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After Effects: Principles of Motion Graphics with Ian Robinson covers some of the core principles used to create motion graphics, breaking them down into smaller groups of applied techniques in After Effects. The course explores everything from gathering inspiration to integrating traditional typography, transitional elements, animated textures, color, and more into motion graphics. Instructions for building a toolkit with templates and a style guide for future projects are also included. Exercise files accompany the course.
Even though it's safe to say there is no single roadmap for creativity, there most definitely is a method to the madness when it comes to creating motion graphics. It can usually be broken down into roughly four or five phases. Now, to illustrate this point, I'm going to go ahead and navigate to a folder structure that I created in our exercise files. Now, don't worry. If you don't have access to the exercise files, just follow along. I just think these illustrate the point extraordinarily well. So if you look in your exercise files, in the chapter 1 folder, you should find a folder 01_01.
Let's start by looking at the 01_Start folder. The first phase is the initial client meeting. Now, in that meeting you want to create some notes that actually give you a direction to work with. So if we just look at our notes here, you want to obviously notate the date, the project title, and then--this is really important--the deliverables. You want to know exactly how many graphic elements you have to deliver, and you want to notate as much information about these elements as possible.
For example, I listed show open. Now, most of the time the next question should have been, do you want a 30- second open, a two-minute open? Do you want like a tease? Do you want just a quick reveal? What exactly are you looking for? But sometimes you won't be able to get those details in the initial meetings. So overall, it's just important to get your list of deliverable elements. Now, the next thing down, client-supplied elements. This is where you'd want to list any logos or music elements that the client may want you to incorporate into the project.
Next thing down, you should notate a creative direction. By all means, talk to your client and see if they can actually verbally tell you exactly what they're looking for on a creative basis. Now, I notated this using some language that I would understand, but obviously if you're not quite sure exactly what I mean by "Reference traditional art training," or "Grounded in tradition with a modern edge," don't worry about it; just use your own language when you notate your creative direction. The most important thing out of the client meeting is going to be the Timeline.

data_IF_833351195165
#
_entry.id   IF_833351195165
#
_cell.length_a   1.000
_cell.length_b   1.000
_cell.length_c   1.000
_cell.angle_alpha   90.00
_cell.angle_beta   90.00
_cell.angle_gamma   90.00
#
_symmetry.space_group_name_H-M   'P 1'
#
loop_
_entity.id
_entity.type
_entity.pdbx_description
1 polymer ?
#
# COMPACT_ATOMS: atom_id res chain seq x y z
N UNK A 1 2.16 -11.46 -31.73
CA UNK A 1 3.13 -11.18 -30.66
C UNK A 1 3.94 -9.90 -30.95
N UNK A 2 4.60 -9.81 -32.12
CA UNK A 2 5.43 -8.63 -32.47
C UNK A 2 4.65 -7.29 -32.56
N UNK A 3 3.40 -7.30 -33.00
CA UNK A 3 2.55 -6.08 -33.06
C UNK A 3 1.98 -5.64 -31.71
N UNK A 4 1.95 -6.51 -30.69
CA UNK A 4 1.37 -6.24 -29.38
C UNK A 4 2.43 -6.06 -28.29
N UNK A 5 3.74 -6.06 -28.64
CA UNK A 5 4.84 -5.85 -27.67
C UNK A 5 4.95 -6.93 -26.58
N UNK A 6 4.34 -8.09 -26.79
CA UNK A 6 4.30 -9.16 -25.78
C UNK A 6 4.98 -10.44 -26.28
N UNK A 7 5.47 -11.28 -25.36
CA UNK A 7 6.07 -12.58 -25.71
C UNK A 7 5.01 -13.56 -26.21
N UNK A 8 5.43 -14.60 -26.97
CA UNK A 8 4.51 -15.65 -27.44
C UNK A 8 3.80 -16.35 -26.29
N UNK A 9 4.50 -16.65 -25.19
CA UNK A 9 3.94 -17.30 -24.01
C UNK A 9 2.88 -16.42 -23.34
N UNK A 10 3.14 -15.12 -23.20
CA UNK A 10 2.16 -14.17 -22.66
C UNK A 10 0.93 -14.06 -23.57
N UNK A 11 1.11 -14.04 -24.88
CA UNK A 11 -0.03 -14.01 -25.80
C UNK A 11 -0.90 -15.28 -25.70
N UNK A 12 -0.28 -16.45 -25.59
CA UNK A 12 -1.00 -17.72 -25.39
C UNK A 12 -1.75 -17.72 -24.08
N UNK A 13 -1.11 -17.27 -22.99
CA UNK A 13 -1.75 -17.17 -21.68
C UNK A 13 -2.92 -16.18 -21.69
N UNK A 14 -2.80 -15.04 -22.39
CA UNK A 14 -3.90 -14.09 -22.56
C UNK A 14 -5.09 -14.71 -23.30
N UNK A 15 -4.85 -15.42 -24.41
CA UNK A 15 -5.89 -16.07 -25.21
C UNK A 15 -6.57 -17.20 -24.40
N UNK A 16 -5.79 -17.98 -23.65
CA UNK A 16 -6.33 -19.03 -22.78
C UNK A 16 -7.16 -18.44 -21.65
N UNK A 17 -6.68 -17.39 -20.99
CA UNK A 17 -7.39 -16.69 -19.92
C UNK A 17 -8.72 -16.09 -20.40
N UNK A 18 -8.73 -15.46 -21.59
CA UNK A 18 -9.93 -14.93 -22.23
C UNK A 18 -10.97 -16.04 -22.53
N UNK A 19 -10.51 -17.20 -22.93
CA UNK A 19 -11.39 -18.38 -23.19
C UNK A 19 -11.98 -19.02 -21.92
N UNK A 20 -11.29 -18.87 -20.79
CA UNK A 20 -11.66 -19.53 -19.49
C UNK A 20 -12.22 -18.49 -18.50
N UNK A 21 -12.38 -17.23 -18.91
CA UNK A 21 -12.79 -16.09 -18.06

Now, the Timeline will determine the schedule for you to deliver your elements, but it's really, really important to actually put the client on a Timeline, because when we deliver our initial design concept, if they don't get approval back to us in a timely fashion, we can't really turn around the animation in a timely fashion. So make sure when you get the Timeline, yes, you'll have a Timeline of the projects you have to deliver to them, but you want to get a Timeline from them as far as when they're going to get you final yea or nay approval.
So let's go ahead and close that out there. The next phase after the meeting is the research phase. Now, in the project we'll be working on later our client wanted us to create something that reflected traditional art skills. Now, this is something I really want to encourage a lot of you to explore, creating artistic elements outside the box, meaning not within the digital world. Now, even if you don't have an artistic bone in your body, by all means talk to any artist friends you can. See if you can contract some work.
That way you'll have some other elements that can kind of help push you in a new direction. You can also use this Research Images folder to download images that you might use for inspiration. The thing I want to warn you about when you're downloading images from the web, obviously you want to be aware of copyright. So if you're downloading copyrighted images just for inspiration, make sure to save those off into a separate folder so you don't accidentally use them in your project. You'd never want to do that. Now, once you've got a clear direction as to where you're headed, it's time to actually start working.
This is when you want to start creating project files out of Illustrator or Photoshop or After Effects. During the working phase, you'll actually want to enter the next phase, which is approvals. So as you're working you want to generate still images that you can send off to the client for approval. The key is to not spend too much time going in one creative direction without finding out from the client, hey, is this the direction you're actually looking for? So the last phase I want to talk about is when you're finished with your project.
You'll want to create a folder where you can render all your deliverables, like the finish title open video, or the lower third graphic you created. Save that off into a separate place and then by all means archive your project. Archiving your projects can save you valuable time and actually help generate a little bit of money because you'll save other elements that you've created during the process for use in future projects. So to recap, the five phases that you'll be looking at when you're creating motion graphics are the initial client meeting, exploration, approval, design, and archive.
So as you can tell, I'm a big fan of the process, and it's these five phases that encompass just about any motion graphics project.
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